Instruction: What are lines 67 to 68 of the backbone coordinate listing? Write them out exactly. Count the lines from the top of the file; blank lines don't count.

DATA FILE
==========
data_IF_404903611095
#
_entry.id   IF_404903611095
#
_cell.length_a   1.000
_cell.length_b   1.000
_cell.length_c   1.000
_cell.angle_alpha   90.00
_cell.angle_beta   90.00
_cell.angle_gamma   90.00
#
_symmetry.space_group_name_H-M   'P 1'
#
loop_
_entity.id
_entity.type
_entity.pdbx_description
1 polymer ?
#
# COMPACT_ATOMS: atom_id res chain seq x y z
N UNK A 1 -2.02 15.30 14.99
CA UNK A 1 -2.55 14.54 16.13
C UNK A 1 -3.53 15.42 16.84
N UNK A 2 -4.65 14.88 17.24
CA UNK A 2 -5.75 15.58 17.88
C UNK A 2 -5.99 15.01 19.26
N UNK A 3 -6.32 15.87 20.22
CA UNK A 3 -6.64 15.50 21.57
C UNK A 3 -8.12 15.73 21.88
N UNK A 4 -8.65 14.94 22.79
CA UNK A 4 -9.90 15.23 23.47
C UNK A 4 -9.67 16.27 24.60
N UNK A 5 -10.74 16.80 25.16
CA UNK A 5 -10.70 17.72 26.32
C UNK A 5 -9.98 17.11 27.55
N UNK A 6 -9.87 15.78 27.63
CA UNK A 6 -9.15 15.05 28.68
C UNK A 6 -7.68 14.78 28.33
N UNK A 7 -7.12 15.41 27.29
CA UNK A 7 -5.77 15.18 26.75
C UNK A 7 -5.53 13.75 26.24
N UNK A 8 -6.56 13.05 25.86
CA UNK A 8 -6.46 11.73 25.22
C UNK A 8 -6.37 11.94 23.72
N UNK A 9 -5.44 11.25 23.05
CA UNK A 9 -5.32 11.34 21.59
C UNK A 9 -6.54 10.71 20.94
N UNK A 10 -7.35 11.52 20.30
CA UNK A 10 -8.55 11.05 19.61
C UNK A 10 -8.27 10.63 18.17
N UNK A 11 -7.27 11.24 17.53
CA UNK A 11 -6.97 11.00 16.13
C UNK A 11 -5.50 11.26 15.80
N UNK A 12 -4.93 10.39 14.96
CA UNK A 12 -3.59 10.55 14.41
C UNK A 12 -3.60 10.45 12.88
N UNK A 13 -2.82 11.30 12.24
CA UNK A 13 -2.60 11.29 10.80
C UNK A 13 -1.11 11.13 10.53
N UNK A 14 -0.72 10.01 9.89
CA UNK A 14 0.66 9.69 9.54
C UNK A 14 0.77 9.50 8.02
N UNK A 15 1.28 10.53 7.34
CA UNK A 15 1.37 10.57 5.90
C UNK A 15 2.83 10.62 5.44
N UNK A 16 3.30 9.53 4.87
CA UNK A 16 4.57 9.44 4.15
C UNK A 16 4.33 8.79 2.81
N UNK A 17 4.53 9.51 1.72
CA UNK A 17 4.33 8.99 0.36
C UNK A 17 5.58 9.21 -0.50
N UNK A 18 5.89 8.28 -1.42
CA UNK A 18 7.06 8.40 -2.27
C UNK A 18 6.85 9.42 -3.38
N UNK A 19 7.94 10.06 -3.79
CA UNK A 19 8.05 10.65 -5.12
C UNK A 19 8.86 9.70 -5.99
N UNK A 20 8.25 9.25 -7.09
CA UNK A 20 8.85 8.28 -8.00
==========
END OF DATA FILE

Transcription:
CA UNK A 16 4.57 9.44 4.15
C UNK A 16 4.33 8.79 2.81